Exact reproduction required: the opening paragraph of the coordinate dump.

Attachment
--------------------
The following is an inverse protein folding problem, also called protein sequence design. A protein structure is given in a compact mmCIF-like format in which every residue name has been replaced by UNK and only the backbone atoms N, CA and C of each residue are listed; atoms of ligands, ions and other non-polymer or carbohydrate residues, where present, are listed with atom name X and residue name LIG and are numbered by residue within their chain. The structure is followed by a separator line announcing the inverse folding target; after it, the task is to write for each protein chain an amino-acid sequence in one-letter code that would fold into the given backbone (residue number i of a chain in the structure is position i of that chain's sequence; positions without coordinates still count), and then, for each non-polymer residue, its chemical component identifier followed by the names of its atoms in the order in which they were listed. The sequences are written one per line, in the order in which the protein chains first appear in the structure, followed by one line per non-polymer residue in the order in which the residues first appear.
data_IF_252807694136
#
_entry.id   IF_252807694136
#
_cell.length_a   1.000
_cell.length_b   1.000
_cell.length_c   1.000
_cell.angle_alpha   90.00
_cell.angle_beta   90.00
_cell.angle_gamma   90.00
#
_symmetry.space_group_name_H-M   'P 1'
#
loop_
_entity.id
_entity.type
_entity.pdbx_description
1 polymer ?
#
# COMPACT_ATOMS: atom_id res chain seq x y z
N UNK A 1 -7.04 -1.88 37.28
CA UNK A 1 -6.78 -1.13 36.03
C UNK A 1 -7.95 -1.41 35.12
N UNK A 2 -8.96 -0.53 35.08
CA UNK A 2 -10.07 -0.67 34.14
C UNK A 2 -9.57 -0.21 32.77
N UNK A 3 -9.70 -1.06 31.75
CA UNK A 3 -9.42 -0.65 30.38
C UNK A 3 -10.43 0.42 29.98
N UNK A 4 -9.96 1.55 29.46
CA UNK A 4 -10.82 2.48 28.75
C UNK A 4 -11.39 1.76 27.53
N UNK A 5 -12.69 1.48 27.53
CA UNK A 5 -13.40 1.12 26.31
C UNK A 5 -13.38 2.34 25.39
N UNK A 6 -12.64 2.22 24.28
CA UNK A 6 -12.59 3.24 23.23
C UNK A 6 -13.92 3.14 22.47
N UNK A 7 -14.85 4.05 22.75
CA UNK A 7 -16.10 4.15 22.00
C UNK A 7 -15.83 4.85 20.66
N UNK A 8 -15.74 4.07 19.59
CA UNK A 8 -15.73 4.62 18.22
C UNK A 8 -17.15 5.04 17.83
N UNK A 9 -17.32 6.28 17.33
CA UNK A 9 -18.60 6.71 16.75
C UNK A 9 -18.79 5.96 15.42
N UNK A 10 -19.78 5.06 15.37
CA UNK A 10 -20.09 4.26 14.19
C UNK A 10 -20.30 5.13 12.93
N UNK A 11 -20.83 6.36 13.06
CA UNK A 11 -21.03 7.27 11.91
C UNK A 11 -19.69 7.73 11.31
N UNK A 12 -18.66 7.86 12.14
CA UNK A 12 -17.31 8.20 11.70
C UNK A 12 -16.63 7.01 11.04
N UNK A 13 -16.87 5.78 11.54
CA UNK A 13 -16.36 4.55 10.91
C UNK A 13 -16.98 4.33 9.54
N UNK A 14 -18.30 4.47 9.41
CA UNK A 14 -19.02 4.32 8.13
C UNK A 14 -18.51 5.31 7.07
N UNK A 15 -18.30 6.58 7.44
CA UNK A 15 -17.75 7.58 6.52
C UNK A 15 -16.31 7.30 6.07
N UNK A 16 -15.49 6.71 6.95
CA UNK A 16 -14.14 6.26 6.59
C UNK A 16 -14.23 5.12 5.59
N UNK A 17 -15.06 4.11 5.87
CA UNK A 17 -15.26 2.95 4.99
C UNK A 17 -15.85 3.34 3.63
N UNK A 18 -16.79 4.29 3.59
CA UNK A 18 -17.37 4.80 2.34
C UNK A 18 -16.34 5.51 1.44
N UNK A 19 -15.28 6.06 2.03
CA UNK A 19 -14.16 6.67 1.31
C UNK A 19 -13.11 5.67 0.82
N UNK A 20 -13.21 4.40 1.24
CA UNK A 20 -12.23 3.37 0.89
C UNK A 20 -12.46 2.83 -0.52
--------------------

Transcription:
The following is an inverse protein folding problem, also called protein sequence design. A protein structure is given in a compact mmCIF-like format in which every residue name has been replaced by UNK and only the backbone atoms N, CA and C of each residue are listed; atoms of ligands, ions and other non-polymer or carbohydrate residues, where present, are listed with atom name X and residue name LIG and are numbered by residue within their chain. The structure is followed by a separator line announcing the inverse folding target; after it, the task is to write for each protein chain an amino-acid sequence in one-letter code that would fold into the given backbone (residue number i of a chain in the structure is position i of that chain's sequence; positions without coordinates still count), and then, for each non-polymer residue, its chemical component identifier followed by the names of its atoms in the order in which they were listed. The sequences are written one per line, in the order in which the protein chains first appear in the structure, followed by one line per non-polymer residue in the order in which the residues first appear.